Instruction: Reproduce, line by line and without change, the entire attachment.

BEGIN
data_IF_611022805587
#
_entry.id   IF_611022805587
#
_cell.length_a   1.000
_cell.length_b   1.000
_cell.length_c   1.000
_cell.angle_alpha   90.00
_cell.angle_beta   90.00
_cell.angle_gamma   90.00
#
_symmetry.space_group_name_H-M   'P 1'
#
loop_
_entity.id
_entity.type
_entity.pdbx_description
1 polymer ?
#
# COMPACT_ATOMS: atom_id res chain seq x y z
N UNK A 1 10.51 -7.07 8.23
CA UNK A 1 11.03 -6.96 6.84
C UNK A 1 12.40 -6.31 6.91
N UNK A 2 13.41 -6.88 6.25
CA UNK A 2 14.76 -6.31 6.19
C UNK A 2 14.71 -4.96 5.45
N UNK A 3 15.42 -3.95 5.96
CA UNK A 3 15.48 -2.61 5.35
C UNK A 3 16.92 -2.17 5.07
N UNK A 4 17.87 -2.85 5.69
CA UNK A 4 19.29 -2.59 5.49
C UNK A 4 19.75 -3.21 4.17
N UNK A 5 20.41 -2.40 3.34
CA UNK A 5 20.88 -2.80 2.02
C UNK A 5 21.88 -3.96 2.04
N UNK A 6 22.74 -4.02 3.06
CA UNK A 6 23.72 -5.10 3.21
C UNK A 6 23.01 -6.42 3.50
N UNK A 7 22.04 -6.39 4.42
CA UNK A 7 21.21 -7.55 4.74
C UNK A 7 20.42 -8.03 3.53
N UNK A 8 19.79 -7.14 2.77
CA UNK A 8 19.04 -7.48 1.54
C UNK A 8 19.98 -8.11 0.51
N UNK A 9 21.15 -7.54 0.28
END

data_IF_611022805587
#
_entry.id   IF_611022805587
#
_cell.length_a   1.000
_cell.length_b   1.000
_cell.length_c   1.000
_cell.angle_alpha   90.00
_cell.angle_beta   90.00
_cell.angle_gamma   90.00
#
_symmetry.space_group_name_H-M   'P 1'
#
loop_
_entity.id
_entity.type
_entity.pdbx_description
1 polymer ?
#
# COMPACT_ATOMS: atom_id res chain seq x y z
N UNK A 1 10.51 -7.07 8.23
CA UNK A 1 11.03 -6.96 6.84
C UNK A 1 12.40 -6.31 6.91
N UNK A 2 13.41 -6.88 6.25
CA UNK A 2 14.76 -6.31 6.19
C UNK A 2 14.71 -4.96 5.45
N UNK A 3 15.42 -3.95 5.96
CA UNK A 3 15.48 -2.61 5.35
C UNK A 3 16.92 -2.17 5.07
N UNK A 4 17.87 -2.85 5.69
CA UNK A 4 19.29 -2.59 5.49
C UNK A 4 19.75 -3.21 4.17
N UNK A 5 20.41 -2.40 3.34
CA UNK A 5 20.88 -2.80 2.02
C UNK A 5 21.88 -3.96 2.04
N UNK A 6 22.74 -4.02 3.06
CA UNK A 6 23.72 -5.10 3.21
C UNK A 6 23.01 -6.42 3.50
N UNK A 7 22.04 -6.39 4.42
CA UNK A 7 21.21 -7.55 4.74
C UNK A 7 20.42 -8.03 3.53
N UNK A 8 19.79 -7.14 2.77
CA UNK A 8 19.04 -7.48 1.54
C UNK A 8 19.98 -8.11 0.51
N UNK A 9 21.15 -7.54 0.28